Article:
Dental Care

After a dental treatment at your local branch your pet’s mouth may be rather tender for a few days. If teeth have been removed you may also notice a little blood in the saliva or after drinking – this is quite normal & will subside in a day or two.

For the first few days we advise feeding wet food (tins or pouches), & avoiding hard food or biscuits. If your pet normally eats a dry, complete diet, this can be softened by adding boiled, cooled water.

Once your pet has clean teeth & fresh breath it is an ideal time to start a home dental care routine, if you do not already have one. Plaque will start to build up again almost straight away after descaling & this turns into brown calculus, and will, in time cause the teeth to become loose.

Brushing the teeth, at least once a week, with a soft toothbrush and pet toothpaste is considered the best preventative care. Start by getting your pet used to having his/her mouth handled, & once happy about this you can introduce a toothbrush & paste. (NEVER use human toothpaste as animals do not like the taste or the foaming sensation. Dogs & cats cannot metabolise fluoride, which is found in most human toothpastes).

Some animals will not tolerate tooth brushing, so there are various alternatives available. These include Logic Gel, which contains enzymes & a surfactant that help to reduce plaque formation. Plaque Off is a natural seaweed based powder that is added to the food once a day & again helps to slow down plaque build-up. Oral Hygiene Rinse or Hexarinse are effectively mouth washes for pets. Vet Aquadent is a liquid to add to the drinking water.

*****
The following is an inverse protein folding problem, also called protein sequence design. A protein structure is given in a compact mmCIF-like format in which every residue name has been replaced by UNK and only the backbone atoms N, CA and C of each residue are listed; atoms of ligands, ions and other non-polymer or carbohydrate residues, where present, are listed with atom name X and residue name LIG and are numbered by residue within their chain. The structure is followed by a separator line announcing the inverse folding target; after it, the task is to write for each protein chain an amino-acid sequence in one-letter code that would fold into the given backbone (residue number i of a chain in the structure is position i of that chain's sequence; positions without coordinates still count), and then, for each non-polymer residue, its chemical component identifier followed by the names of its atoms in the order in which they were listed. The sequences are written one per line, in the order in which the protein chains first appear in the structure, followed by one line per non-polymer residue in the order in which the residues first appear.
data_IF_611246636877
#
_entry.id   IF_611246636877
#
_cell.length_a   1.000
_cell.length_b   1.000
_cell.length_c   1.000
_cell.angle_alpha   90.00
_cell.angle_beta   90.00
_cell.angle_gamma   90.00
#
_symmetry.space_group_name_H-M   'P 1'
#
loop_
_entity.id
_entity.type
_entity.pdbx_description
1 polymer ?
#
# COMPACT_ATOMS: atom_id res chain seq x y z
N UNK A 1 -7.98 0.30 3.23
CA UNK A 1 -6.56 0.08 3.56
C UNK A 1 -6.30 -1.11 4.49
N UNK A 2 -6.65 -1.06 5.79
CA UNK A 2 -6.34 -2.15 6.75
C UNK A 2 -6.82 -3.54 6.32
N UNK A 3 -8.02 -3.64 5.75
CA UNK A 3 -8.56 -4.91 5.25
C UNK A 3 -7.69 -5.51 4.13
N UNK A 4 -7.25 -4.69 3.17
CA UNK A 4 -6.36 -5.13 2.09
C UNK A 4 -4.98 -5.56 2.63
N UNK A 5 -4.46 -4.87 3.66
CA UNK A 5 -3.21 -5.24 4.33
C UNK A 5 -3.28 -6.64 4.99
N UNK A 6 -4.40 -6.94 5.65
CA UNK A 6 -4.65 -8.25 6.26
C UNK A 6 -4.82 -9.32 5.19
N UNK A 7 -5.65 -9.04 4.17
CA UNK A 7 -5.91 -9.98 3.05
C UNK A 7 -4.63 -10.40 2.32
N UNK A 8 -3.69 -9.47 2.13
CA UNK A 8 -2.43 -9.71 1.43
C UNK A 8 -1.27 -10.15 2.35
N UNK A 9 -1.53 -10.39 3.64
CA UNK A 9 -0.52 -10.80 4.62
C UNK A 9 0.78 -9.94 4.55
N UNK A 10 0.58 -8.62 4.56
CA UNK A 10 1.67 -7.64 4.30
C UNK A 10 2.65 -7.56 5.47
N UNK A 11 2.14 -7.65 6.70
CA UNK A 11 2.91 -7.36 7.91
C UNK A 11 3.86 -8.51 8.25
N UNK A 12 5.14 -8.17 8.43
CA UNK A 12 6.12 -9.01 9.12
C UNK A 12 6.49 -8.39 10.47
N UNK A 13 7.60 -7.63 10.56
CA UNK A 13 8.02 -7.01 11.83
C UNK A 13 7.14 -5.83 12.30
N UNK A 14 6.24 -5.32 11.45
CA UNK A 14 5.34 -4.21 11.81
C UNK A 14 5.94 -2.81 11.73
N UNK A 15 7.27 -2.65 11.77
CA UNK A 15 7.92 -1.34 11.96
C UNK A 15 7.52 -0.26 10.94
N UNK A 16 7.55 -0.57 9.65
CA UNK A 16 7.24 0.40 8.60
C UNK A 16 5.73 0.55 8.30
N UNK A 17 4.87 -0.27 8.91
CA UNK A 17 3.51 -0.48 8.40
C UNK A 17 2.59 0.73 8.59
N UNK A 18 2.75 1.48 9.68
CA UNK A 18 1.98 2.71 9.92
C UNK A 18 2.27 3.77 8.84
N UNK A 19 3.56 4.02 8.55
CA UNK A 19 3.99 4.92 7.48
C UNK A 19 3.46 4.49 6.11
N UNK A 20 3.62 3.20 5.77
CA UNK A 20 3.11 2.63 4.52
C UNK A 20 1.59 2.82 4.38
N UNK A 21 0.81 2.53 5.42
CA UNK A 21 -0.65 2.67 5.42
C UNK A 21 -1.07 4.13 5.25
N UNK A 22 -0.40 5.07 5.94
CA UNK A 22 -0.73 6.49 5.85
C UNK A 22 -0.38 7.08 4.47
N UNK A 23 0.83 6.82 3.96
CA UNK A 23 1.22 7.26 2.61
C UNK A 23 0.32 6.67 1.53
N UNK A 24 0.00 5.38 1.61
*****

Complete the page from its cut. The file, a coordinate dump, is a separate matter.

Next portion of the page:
Specific dental chews (e.g. Pedigree Dentastix) will also help slow down plaque formation. There are also dental toys available which when chewed have some of the mechanical action of brushing. Some toys also have grooves in them to apply toothpaste for an additional benefit.

Dry food is generally considered better for the teeth, than a completely wet diet. There are special dental diets (e.g. Hills T/D or Royal Canin Dental) which have a fibrous structure designed to scrape plaque from the tooth surface.

Please note that many pets will require further dental de-scaling in the future to deal with any tartar build-up.

The Veterinary Nurses offer a free dental check-up to allow early identification of tartar formation & dental disease. The nurses can also demonstrate tooth-brushing.

If you have any questions or need further information, please ask any member of our team.